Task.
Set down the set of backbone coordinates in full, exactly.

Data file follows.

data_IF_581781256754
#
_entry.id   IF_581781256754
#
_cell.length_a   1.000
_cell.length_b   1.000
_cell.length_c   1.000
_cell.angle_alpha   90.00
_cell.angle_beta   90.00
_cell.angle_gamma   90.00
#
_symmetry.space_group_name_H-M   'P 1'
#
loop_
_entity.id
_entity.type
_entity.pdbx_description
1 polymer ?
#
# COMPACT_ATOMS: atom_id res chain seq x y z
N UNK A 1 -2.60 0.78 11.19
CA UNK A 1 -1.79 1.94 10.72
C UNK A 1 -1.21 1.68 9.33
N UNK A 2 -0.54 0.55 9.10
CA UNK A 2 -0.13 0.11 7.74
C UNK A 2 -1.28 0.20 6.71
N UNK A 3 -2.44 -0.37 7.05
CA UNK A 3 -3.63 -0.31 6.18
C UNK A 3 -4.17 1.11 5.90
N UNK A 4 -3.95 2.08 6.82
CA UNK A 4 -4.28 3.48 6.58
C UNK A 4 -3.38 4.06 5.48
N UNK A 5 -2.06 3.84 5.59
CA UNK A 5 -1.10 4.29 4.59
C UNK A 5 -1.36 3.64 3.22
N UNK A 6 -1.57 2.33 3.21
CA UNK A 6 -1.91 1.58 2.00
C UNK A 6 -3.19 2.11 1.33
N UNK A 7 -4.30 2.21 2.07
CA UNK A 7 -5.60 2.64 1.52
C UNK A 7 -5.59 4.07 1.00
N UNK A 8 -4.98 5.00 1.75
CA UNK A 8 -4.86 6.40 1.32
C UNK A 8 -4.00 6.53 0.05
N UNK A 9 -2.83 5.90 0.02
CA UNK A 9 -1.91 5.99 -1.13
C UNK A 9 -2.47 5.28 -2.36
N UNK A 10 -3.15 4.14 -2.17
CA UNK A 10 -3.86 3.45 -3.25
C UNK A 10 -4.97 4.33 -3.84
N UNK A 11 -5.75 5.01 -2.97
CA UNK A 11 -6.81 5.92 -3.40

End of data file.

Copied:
data_IF_581781256754
#
_entry.id   IF_581781256754
#
_cell.length_a   1.000
_cell.length_b   1.000
_cell.length_c   1.000
_cell.angle_alpha   90.00
_cell.angle_beta   90.00
_cell.angle_gamma   90.00
#
_symmetry.space_group_name_H-M   'P 1'
#
loop_
_entity.id
_entity.type
_entity.pdbx_description
1 polymer ?
#
# COMPACT_ATOMS: atom_id res chain seq x y z
N UNK A 1 -2.60 0.78 11.19
CA UNK A 1 -1.79 1.94 10.72
C UNK A 1 -1.21 1.68 9.33
N UNK A 2 -0.54 0.55 9.10
CA UNK A 2 -0.13 0.11 7.74
C UNK A 2 -1.28 0.20 6.71
N UNK A 3 -2.44 -0.37 7.05
CA UNK A 3 -3.63 -0.31 6.18
C UNK A 3 -4.17 1.11 5.90
N UNK A 4 -3.95 2.08 6.82
CA UNK A 4 -4.28 3.48 6.58
C UNK A 4 -3.38 4.06 5.48
N UNK A 5 -2.06 3.84 5.59
CA UNK A 5 -1.10 4.29 4.59
C UNK A 5 -1.36 3.64 3.22
N UNK A 6 -1.57 2.33 3.21
CA UNK A 6 -1.91 1.58 2.00
C UNK A 6 -3.19 2.11 1.33
N UNK A 7 -4.30 2.21 2.07
CA UNK A 7 -5.60 2.64 1.52
C UNK A 7 -5.59 4.07 1.00
N UNK A 8 -4.98 5.00 1.75
CA UNK A 8 -4.86 6.40 1.32
C UNK A 8 -4.00 6.53 0.05
N UNK A 9 -2.83 5.90 0.02
CA UNK A 9 -1.91 5.99 -1.13
C UNK A 9 -2.47 5.28 -2.36
N UNK A 10 -3.15 4.14 -2.17
CA UNK A 10 -3.86 3.45 -3.25
C UNK A 10 -4.97 4.33 -3.84
N UNK A 11 -5.75 5.01 -2.97
CA UNK A 11 -6.81 5.92 -3.40